As the famed Irish attorney John Philpot Curran declared in Dublin on July 10, 1790, “The condition upon which God hath given liberty to man is eternal vigilance.” Yes, we are aware that this is usually rendered “Eternal vigilance is the price of liberty,” and attributed to Thomas Jefferson, but there is no evidence that Jefferson said it.
The earliest known version of the latter is from The Life of Major General James Jackson (1809) by Thomas Usher Pulaski Charlton . . . page 85, if you care. As Charlton said, regardless how unpleasant the incidents they relate, biographers are charged with “fastening upon the minds of the American people the belief, that ‘the price of liberty is eternal vigilance’.”:
Enough of the history lesson, however. For our purposes, it’s not important who said it, but whether it is true — and how (or if) it applies to the laws and characteristics of social justice.
In fact, it applies more to social justice than to liberty, for without justice, there is no liberty. As CESJ co-founder Father William J. Ferree, S.M., Ph.D., explained,
Fourth Characteristic: Eternal Vigilance
|CESJ co-founder Father William J. Ferree, S.M., Ph.D.|
Another characteristic of Social Justice is that its work is never finished. This goes beyond what was said above about the time-lag, about the slowness, with which Social Justice is accomplished. The point is that human institutions are always changing, even the most fundamental ones, in the words of Pope Pius XI already quoted, and these changes must always be directed to serve the Common Good. We, as human beings, cannot possibly foresee all the consequences of our actions. The inevitable result is that many of these consequences bring about unforeseen evil results; and as we go through life, acting always without ultimate realization of the consequences of our actions, these evil results pile up, one on top of the other, until many aspects of our social life are disorganized-have become unjust. When we try to correct that injustice even by social action it is clear that our actions once more will have consequences which we cannot foresee, and that many of those new consequences will also be evil.
Besides that, there are a lot of other people who are not even trying to be good; and the evil consequences of their acts also are continually piling up in all the institutions of life. The result is that Social Justice is not only a full-time job as we have seen before, but it is also an all-time job.
Here we ought to digress a little bit to show how Pope Pius XI, who brought the theory of Social Justice to completion, provided also an instrument whereby the Christian world could perform this full-time, and all-time, job.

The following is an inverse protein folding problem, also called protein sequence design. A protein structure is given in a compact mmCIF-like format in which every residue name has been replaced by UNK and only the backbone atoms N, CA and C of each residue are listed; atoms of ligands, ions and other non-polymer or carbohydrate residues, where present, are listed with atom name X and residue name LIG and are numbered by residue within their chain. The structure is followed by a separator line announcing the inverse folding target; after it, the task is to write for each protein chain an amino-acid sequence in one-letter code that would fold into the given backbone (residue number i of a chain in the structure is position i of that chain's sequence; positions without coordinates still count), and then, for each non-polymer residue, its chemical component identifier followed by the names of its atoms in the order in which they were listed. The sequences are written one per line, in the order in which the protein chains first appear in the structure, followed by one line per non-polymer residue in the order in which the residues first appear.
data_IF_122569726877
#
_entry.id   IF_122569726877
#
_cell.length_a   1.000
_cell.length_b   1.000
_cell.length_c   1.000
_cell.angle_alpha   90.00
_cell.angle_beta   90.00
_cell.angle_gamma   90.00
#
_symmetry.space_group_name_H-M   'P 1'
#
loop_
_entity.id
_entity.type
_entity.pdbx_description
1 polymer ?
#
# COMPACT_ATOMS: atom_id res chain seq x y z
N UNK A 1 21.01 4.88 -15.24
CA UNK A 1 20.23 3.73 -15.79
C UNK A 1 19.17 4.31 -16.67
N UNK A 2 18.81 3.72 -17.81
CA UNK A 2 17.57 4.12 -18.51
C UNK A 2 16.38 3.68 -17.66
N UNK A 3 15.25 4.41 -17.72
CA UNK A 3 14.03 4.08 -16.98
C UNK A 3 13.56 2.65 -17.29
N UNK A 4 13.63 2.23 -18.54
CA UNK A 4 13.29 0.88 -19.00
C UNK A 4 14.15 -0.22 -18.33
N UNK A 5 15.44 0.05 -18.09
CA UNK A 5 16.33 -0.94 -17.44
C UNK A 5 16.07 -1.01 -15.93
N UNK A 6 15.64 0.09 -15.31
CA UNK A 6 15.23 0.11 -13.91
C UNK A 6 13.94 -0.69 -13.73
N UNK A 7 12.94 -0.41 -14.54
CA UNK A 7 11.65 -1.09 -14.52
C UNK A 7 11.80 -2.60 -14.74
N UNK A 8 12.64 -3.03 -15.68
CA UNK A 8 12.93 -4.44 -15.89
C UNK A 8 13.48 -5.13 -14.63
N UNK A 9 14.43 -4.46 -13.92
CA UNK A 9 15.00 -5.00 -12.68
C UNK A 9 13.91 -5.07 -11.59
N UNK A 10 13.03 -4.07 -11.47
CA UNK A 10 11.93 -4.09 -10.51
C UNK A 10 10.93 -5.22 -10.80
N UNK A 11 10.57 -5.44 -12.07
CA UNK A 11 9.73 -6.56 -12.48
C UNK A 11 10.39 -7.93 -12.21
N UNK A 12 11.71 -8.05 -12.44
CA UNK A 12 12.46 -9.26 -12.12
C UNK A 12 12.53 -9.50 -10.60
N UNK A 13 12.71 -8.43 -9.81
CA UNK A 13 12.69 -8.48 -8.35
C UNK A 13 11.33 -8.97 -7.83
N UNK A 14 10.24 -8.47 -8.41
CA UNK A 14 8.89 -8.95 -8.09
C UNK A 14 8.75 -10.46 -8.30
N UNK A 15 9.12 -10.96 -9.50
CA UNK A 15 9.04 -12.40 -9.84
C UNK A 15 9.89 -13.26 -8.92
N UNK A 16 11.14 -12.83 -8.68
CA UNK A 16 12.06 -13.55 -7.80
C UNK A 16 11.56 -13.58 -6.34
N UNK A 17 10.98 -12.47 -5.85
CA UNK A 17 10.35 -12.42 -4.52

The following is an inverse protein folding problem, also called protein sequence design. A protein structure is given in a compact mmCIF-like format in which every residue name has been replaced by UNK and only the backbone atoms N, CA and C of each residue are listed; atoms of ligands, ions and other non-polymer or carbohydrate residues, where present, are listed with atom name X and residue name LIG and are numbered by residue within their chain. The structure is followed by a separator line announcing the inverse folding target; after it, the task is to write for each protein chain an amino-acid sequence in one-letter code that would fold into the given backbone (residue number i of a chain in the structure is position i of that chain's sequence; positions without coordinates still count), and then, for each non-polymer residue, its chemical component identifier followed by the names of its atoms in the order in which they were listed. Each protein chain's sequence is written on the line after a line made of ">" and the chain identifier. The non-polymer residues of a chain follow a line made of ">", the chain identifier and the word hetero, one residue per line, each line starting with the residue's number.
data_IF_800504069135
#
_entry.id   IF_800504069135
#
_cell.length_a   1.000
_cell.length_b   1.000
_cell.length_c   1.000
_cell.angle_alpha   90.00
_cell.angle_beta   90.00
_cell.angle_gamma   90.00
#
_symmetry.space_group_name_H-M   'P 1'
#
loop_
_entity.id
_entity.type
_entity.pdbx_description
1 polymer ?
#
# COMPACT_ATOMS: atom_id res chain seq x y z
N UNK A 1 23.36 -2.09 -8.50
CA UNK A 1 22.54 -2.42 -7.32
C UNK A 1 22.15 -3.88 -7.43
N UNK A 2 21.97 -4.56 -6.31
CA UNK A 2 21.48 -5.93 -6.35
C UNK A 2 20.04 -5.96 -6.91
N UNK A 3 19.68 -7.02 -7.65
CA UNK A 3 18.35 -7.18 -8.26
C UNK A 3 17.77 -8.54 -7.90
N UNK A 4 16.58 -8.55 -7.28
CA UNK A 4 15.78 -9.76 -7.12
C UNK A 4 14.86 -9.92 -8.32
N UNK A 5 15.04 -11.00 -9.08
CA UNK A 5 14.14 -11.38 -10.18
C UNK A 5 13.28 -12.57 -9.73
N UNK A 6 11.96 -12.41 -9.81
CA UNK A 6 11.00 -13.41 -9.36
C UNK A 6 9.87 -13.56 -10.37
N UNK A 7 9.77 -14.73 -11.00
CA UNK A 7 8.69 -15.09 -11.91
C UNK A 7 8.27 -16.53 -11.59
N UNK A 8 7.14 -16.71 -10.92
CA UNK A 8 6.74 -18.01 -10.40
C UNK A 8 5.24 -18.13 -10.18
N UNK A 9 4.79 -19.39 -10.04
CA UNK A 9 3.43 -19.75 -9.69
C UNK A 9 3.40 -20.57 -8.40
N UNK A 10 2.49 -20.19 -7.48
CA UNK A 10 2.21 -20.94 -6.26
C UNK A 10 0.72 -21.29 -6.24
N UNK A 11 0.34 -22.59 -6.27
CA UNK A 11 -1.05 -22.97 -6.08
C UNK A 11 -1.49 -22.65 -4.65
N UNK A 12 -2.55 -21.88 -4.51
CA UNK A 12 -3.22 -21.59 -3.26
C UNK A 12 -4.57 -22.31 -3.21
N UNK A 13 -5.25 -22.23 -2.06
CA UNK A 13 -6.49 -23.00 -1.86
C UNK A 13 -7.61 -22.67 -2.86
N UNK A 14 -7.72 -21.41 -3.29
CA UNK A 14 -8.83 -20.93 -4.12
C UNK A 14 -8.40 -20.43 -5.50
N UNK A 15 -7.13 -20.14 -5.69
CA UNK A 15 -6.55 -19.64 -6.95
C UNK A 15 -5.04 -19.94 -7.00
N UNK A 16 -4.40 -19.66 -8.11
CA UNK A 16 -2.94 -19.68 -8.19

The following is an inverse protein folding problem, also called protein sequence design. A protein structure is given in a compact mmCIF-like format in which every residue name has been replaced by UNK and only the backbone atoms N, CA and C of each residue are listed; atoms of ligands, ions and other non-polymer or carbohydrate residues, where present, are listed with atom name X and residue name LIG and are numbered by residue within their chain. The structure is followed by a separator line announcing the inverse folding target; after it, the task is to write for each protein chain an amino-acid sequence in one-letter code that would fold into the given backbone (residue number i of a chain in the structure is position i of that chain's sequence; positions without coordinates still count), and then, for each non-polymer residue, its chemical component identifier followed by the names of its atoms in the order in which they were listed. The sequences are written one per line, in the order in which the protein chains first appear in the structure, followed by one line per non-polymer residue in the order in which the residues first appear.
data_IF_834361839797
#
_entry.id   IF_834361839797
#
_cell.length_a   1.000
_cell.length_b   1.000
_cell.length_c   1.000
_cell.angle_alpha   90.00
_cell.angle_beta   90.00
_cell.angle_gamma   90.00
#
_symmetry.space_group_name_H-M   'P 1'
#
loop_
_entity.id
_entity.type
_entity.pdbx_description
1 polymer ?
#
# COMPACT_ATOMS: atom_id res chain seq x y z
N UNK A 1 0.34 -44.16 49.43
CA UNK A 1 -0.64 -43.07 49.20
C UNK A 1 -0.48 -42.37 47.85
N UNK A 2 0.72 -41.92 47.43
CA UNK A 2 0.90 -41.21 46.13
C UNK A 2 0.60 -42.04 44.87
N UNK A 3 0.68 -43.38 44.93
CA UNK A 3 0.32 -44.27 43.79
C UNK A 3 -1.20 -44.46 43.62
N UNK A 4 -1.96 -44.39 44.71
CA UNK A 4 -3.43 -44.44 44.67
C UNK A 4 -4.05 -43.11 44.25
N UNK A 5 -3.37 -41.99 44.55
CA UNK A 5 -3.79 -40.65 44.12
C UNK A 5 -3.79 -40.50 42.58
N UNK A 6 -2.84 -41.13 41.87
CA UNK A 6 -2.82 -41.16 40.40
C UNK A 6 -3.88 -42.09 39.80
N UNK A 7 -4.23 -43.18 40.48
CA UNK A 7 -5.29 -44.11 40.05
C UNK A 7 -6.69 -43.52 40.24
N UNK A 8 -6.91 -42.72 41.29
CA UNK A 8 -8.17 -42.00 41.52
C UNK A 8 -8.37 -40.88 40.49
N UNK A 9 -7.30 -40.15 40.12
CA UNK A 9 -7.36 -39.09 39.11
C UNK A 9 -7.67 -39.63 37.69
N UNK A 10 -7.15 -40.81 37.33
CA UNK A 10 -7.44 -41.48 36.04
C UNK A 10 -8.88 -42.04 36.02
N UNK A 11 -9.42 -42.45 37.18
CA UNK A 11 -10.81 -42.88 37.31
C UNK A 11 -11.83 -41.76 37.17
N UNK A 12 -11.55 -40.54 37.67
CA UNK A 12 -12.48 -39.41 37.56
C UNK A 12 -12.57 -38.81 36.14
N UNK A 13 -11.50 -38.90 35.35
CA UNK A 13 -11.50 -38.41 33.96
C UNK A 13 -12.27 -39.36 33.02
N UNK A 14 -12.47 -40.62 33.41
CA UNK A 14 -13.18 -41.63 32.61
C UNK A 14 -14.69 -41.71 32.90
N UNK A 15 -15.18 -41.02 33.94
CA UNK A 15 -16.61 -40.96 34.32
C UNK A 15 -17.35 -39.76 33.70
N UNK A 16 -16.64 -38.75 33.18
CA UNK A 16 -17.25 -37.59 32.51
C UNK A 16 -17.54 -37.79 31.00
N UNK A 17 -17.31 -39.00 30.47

This instrument, which Pope Pius XI called Catholic Action, was both world-wide, in order to be able to face the greatest and most widespread of the modern evils, and at the same time was specialized in every walk of life so that in all that vast organization, not a single “amateur” would be at work. When a doctor for instance, or a banker talks to a hall full of workers on the dangers of Communism, we may safely presume that all he knows about his subject is what he read in the papers; but when a worker himself talks to fellow-workers about the dangers of Communism, he knows the hopes and fears, the injustices, the resentments that have made Communism so attractive to the working masses of the world.
Communism is only one example of such widespread evils. The institution of birth control, to take only one more example, is every bit as widespread, and probably as devastating in the damage which it is doing to Christian civilization.
|Pope Pius XI|
Many older Catholic organizations have not seen what Pope Pius XI was trying to do with Catholic Action, and they spend a great deal of their time trying to get themselves called “Catholic Action” without having the means to accomplish its purposes. If they would keep their eyes upon the two extremes pointed out here, namely a world-wide organization capable of attacking directly the greatest evils of the present day, and at the same time a movement which has specialized competence inside every natural medium of life, they would not make this mistake.
It can be seen at a glance that if Catholic Action were organized according to the directions and norms which Pope Pius XI laid down, and which the present Holy Father is continuing, then the work of organization of every aspect of life, whose sheer vastness terrorizes or discourages the individualist, would be greatly facilitated.
Not, however, that Catholic Action works directly in the social order or the “temporal order” as it could better be called. It does not. What it does is to organize all Catholics and keep them formed and ready, so that when the time comes for them to enter into the reorganization of any aspect of social life, they have the practical unity, and they have the specialized competence, to do it, and to do it well.
No one who appreciates the concept of Social Justice, as it has come from the pen of Pope Pius XI, can afford to neglect his other concept of Catholic Action. They complete and explain each other.